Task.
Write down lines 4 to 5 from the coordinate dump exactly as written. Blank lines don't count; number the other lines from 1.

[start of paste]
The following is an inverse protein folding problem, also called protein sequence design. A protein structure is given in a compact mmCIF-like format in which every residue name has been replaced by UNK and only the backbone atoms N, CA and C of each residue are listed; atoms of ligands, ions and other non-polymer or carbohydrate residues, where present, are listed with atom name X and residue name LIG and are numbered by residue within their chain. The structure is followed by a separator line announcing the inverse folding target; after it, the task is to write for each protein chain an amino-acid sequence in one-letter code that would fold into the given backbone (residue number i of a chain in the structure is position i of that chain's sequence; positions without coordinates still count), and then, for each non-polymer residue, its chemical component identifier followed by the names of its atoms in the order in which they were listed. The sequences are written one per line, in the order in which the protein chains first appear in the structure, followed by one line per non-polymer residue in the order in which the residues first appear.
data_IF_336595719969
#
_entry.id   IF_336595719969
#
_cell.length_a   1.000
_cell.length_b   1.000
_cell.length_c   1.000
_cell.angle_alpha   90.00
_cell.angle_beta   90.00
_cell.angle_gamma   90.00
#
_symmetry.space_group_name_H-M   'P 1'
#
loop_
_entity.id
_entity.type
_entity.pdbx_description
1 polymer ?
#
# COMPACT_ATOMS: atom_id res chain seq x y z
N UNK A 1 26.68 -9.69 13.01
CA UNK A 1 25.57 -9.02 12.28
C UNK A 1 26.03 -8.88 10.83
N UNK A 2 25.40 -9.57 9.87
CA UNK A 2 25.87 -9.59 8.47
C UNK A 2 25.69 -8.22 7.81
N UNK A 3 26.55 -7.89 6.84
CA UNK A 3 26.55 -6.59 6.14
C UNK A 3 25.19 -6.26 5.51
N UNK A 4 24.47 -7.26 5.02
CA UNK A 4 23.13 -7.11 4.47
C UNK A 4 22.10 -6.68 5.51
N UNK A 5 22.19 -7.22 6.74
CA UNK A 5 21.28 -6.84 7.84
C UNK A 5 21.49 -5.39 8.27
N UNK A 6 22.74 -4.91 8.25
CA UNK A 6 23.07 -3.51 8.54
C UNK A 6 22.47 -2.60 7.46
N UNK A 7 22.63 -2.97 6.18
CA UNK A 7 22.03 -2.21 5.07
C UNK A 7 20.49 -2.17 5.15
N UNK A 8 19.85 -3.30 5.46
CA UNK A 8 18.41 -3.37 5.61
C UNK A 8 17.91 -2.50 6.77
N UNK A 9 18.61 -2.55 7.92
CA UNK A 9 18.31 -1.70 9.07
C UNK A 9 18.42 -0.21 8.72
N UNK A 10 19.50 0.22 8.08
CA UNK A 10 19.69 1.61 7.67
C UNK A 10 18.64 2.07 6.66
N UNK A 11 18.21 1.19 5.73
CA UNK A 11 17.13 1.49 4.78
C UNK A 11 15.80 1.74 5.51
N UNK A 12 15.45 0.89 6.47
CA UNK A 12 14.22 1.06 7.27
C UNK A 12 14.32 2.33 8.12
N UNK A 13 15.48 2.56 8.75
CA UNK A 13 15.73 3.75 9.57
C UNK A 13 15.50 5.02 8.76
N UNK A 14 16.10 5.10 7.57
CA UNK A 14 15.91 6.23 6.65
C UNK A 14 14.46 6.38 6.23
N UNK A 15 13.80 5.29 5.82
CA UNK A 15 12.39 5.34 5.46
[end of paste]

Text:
_entry.id   IF_336595719969
#